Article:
Adviser of Iran's supreme leader warns Assad about Trump

Adviser of Iran's supreme leader warns Assad about Trump
3 min read
22 November, 2016
Influential aide Ali Akbar Velayati has voiced concern about Donald Trump's election win, and said Syria's Bashar al-Assad should be wary about allying with the president-elect.
Ali Akbar Velayati is a special adviser to Iran's current leader [Getty]

While Syria's President Bashar al-Assad and Hizballah Hassan Nasrallah both warmly welcomed Donald Trump's election victory, the president elect has received a more frosty reception in Iran.

A leading aide of Iran's supreme leader has voiced caution about Trump's ambitions, saying he is not "trustworthy".

"Mr. Bashar Assad has been elected by the Syrian people and he is responsible to decide in the country and his positions are also related to Syria," said Ali Akbar Velayati.

"The Islamic Republic of Iran believes that the Americans -either Mr. Trump or Mrs. Clinton or Mr. Obama - are not trustworthy."

Parting ways?

Velayati's comments marks a potential departure of the Iranian leadership from their allies Hizballah and the Syrian regime.

Leaders of both have made it clear they prefer Trump over the Democrat whose Middle East policy is viewed as a less interventionist.
Trump and the Islamic State militants were gifts from God to the Republican Guard.

Trump has stated he would be willing to work with leaders such as Assad to fight the Islamic State group instead of pursuing regime change, which Hillary Clinton appears to be aiming for.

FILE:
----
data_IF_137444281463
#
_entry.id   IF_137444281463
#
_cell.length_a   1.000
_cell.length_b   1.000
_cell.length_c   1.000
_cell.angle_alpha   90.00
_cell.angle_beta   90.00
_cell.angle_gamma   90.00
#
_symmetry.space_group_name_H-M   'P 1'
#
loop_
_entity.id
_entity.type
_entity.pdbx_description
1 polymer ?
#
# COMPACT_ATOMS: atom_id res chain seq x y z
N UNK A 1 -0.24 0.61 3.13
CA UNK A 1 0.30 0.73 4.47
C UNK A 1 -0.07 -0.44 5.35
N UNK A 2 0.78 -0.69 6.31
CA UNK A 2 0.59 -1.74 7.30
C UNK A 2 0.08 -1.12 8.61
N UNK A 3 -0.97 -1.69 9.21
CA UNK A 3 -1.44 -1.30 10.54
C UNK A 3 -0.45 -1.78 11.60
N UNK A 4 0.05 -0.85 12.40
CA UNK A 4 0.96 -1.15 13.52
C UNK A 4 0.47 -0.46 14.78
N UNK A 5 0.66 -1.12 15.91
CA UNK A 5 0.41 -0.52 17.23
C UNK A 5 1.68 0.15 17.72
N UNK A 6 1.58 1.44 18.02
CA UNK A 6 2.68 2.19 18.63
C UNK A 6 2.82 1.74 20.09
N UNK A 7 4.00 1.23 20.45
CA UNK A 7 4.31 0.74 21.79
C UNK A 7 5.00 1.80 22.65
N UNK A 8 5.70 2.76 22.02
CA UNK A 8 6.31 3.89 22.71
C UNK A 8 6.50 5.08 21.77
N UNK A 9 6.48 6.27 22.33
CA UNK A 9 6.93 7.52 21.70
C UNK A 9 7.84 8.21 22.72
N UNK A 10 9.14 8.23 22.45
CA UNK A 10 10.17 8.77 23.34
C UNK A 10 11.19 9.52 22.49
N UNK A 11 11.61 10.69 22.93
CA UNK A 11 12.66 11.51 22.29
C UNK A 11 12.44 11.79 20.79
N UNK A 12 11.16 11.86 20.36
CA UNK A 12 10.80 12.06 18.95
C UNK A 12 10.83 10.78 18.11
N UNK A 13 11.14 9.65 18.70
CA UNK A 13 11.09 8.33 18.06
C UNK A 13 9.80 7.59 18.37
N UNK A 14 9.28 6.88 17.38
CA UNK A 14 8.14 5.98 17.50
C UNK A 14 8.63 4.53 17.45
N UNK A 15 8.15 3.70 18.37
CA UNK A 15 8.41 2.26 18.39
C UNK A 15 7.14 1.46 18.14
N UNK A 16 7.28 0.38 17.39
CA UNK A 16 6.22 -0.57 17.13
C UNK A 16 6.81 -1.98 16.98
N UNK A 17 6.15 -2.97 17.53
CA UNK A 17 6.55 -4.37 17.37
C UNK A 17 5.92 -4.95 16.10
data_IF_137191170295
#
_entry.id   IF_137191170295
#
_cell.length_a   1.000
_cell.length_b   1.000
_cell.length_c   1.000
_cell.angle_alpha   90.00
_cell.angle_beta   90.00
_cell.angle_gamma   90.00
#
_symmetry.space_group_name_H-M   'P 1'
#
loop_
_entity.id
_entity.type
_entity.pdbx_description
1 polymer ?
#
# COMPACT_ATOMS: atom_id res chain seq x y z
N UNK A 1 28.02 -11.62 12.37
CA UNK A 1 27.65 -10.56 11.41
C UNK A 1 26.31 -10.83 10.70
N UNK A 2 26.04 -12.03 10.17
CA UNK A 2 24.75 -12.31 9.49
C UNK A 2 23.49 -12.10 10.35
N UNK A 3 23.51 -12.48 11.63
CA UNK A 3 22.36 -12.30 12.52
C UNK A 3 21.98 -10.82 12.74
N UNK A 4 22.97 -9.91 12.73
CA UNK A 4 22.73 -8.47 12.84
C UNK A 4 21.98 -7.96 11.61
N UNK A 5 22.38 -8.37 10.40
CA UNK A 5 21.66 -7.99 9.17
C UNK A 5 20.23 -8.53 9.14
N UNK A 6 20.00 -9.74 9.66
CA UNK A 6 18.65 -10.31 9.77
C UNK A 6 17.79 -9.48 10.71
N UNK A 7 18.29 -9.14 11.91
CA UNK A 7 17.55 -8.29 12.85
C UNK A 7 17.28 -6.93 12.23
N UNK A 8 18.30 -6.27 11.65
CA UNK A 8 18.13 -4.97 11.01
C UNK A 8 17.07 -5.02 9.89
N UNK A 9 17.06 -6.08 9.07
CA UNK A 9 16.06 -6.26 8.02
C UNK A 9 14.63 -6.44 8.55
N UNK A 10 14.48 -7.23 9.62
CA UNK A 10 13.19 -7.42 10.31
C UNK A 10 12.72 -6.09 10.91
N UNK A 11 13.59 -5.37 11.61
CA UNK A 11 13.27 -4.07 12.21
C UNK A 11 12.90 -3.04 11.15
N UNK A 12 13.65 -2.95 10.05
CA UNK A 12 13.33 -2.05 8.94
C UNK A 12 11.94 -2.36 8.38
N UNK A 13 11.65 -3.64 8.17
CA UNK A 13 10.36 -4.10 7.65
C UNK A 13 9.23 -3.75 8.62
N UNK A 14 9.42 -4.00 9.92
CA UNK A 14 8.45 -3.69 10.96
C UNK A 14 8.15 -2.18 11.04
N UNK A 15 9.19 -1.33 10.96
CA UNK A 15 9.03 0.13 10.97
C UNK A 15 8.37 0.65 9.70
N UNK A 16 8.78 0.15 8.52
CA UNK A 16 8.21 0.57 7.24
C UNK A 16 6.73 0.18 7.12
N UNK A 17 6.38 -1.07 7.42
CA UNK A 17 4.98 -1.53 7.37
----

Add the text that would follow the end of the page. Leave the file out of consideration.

Following Trump's election win, a visibly delighted Assad told a Portuguese television channel that he was happy with the result.

"We cannot tell anything about what he's going to do, but if … he is going to fight the terrorists, of course we are going to be ally, natural ally in that regard with the Russian, with the Iranian, with many other countries," he said.

However, Trump has also surrounded himself with hardline conservatives who have been traditionally suspicious of Iran and reject the nuclear deal with Tehran.

Hard-line support

Tearing up this pact could lead to sanctions returning and ramping up tensions between the two countries.

This would likely strengthen hard-liners in Iran who would relish the opportunity to confront the US again and regain their former positions of power.
A return of sanctions would likely scare off Western investors and advance the Republican Guard's own business interests.

"Trump and the Islamic State militants were gifts from God to the [Republican Guard]," a senior official told the Reuters.

"If Trump adopts a hostile policy towards Iran or scraps the deal, hard-liners and particularly the [Republican Guard] will benefit from it," a former reformist official told the news agency.

Another likely outcome of the return of sanctions would be that Western investors could be scared off advancing the Republican Guard's own business interests which have flourished in a closed environment. 

Velayati - a former foreign minister - himself is a highly controversial figure, wanted by Argentina in connection with the bombing of a Jewish centre in Buenos Aires in 1994.

He had earlier dismissed Trump and Clinton as "two sides of the same coin".

Velayati also rejected suggestions that Iran - which is militarily supporting Assad - should work with the US in creating peace in Syria.

"Are they (the Americans) representing the Syrian people so they can dictate what they should do and so that we need to negotiate with them on who should be Syria’s president?" he said, according to Iran's Press TV.

"Why and based on what entitlement are the Americans saying that Bashar al-Assad must leave and the person that we have in mind be president?"

However, as it unsure who will be onboard Trump's cabinet, the potential for a harsher approach to Iran and its allies is also possible.